A bill being considered by the Maine Legislature this session would make inspection stickers on new vehicles valid for two years.
Under the legislation, sponsored by Rep. Rich Cebra, Mainers who purchase new vehicles – meaning vehicles that haven’t been previously titled or registered – would not be subject to the state’s annual vehicle inspection requirement after the first full year of ownership.
The bill, LD 10, reads, “a new motor vehicle that has had an inspection…is not required to have another inspection until 2 years from the last day of the month in which it was originally registered.”
After the two year window passes, however, owners will again be required to have their cars inspected annually. While the bill does not eliminate Maine’s vehicle inspection program – which has long outlived its usefulness – it is an important first step in reducing onerous fees and repair costs that disproportionately affect the poor and do little to make our roadways safer.
Maine, which first adopted its vehicle inspection program in 1930, is among the shrinking minority of states that still have vehicle inspection requirements on the books. Since 2000, four states and the District of Columbia have repealed their inspection programs, calling into question the necessity of a mandatory statewide program in Maine.
To put it plainly, there is no evidence that mandatory vehicle inspection programs decrease injuries or fatalities on public roadways. According to the Government Accountability Office, of the six rigorous studies examining vehicle safety inspection programs published since 1990, not a single one found a statistically significant difference in crash rates, fatalities or injuries between states with and without mandatory inspection programs.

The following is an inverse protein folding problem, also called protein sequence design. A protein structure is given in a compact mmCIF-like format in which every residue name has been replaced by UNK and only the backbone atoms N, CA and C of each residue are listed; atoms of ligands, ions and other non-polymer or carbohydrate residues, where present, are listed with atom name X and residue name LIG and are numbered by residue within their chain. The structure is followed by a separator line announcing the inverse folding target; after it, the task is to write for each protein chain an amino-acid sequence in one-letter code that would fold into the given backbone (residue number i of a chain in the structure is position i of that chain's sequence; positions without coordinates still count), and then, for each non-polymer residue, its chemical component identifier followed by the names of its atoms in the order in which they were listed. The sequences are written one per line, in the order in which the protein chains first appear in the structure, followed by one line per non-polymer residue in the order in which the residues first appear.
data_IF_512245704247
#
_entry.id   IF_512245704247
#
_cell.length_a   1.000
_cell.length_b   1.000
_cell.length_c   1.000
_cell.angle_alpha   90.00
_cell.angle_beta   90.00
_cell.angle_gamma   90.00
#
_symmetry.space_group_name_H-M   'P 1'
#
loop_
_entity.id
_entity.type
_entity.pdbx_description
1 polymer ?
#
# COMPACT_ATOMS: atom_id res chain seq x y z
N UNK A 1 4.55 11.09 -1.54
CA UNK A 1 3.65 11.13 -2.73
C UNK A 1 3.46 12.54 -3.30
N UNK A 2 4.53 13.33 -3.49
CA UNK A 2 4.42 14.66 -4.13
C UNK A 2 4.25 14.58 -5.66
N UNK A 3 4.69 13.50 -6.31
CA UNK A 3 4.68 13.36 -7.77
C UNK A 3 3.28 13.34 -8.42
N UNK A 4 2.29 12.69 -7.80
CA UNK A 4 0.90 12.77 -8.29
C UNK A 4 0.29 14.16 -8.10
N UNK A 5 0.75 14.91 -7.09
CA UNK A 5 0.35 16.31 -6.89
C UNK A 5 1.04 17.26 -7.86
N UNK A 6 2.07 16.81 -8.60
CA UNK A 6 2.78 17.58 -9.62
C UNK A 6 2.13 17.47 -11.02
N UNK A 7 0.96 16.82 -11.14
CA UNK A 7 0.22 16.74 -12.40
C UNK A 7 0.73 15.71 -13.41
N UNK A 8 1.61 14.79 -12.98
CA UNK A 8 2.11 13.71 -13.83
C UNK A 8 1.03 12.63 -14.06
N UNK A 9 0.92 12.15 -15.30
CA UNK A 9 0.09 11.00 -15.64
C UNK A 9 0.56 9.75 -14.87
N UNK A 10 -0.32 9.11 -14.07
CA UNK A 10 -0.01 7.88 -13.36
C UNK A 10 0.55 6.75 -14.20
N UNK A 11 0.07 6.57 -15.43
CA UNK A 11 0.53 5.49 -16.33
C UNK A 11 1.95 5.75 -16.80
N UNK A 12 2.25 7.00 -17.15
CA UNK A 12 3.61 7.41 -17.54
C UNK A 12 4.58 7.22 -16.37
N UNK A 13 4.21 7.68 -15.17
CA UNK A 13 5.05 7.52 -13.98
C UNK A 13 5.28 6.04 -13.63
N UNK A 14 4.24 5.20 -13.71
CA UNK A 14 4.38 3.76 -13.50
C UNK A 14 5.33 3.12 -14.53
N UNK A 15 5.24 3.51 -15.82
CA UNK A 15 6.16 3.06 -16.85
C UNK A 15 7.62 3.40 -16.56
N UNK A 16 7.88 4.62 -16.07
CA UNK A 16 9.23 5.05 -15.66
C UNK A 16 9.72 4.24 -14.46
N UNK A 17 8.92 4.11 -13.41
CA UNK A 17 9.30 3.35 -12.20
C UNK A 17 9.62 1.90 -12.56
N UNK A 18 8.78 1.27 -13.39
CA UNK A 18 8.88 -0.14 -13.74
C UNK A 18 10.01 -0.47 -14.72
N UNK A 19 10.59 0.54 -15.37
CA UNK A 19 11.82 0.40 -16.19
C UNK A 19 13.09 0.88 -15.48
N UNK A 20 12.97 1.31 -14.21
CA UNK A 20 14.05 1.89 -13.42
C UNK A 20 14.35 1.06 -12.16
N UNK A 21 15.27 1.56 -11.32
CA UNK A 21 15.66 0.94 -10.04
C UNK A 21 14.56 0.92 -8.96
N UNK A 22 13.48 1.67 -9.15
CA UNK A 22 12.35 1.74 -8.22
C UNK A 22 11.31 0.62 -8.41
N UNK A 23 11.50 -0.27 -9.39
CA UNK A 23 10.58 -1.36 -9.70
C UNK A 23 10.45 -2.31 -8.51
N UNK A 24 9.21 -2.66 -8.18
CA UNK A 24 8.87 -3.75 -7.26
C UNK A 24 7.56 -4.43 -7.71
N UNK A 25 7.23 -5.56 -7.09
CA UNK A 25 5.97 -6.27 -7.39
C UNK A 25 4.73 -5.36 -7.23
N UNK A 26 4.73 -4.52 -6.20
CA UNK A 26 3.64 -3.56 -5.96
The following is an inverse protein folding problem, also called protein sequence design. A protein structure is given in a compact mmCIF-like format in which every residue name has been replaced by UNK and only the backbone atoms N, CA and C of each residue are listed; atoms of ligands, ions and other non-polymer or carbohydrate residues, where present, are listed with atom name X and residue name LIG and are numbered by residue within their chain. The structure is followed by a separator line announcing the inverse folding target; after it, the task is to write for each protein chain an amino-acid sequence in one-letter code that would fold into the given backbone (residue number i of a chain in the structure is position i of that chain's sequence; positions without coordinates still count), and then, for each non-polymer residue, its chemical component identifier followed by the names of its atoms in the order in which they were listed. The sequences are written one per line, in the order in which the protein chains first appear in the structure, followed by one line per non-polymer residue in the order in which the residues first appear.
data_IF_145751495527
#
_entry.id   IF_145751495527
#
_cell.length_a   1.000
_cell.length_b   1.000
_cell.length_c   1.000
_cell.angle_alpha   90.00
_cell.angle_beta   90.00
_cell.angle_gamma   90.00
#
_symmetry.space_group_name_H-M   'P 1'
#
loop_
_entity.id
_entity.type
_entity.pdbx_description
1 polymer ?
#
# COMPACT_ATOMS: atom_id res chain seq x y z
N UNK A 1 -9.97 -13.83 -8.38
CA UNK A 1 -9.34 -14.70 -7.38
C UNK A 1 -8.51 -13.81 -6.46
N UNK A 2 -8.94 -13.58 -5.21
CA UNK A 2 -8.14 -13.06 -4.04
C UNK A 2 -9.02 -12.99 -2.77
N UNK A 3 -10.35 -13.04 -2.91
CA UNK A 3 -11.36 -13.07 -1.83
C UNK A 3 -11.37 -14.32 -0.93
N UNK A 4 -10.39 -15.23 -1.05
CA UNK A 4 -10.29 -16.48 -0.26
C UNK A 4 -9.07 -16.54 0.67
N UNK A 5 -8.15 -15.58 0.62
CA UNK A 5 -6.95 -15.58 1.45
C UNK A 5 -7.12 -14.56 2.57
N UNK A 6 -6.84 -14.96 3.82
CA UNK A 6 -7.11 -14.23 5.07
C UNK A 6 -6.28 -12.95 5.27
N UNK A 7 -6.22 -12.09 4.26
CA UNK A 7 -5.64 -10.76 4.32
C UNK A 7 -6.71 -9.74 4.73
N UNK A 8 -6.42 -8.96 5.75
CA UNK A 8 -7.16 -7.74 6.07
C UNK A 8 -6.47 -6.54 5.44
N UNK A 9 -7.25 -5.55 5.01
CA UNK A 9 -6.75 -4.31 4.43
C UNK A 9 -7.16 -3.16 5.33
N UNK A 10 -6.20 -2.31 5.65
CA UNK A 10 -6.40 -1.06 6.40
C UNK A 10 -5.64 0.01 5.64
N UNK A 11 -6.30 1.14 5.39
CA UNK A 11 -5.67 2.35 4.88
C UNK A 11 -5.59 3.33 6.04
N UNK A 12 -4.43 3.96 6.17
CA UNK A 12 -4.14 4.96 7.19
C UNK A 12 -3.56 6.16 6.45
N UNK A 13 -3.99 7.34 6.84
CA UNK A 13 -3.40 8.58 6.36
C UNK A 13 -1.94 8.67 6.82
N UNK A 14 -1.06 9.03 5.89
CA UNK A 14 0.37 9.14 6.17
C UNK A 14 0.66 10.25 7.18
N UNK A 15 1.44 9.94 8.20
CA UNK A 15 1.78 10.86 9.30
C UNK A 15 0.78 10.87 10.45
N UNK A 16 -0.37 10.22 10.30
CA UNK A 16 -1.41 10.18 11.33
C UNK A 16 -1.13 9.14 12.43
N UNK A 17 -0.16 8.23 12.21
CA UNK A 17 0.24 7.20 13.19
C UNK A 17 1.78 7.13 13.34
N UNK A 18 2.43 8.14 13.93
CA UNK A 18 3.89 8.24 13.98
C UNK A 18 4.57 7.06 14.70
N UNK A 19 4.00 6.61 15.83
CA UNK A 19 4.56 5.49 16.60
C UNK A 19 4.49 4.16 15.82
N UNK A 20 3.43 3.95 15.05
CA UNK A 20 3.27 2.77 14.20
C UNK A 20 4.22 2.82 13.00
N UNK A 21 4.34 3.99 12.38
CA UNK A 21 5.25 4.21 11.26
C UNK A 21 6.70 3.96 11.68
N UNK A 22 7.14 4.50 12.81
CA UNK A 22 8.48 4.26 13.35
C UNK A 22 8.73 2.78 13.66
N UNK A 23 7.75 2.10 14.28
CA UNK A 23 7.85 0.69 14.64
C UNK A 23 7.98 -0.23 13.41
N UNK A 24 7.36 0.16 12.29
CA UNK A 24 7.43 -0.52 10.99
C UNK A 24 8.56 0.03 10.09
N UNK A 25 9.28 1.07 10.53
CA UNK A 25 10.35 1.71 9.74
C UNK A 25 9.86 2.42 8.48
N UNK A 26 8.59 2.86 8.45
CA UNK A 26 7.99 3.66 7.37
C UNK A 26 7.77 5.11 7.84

As highlighted in a 2017 report by the Libertas Institute, there are several problems with mandatory vehicle inspection programs. For starters, mechanical failures are not a major contributing factor in car accidents (thus having little impact on the safety of motorists) and inspection guidelines are not consistently applied to every vehicle.
Consider, for example, one study where researchers in Pennsylvania intentionally created 13 defects in a brand new car prior to inspection. Among the garages they visited, the average detection rate of real defects was 37 percent. On average, mechanics found only five of the 13 defects and also found an average of two non-existent defects.
Supporters of vehicle inspections often claim that a mandatory program is necessary in Maine because of our harsh winters and the salt we use to treat our roadways, which accelerate vehicle deterioration. But similar conditions have not stopped states like Rhode Island from converting to a biennial inspection program, or states like Minnesota, North Dakota and Connecticut – which receive an average of nearly 50 inches of snow a year – from repealing their programs entirely.
If the presence of a vehicle inspection program actually translated to safer roadways, every state would require annual vehicle inspections.
Vehicles are far safer and more reliable than they were nearly a century ago when Maine’s vehicle inspection program was first implemented. While lawmakers should be aiming for a full repeal of the program, in the meantime, LD 10 will move Maine in the right direction.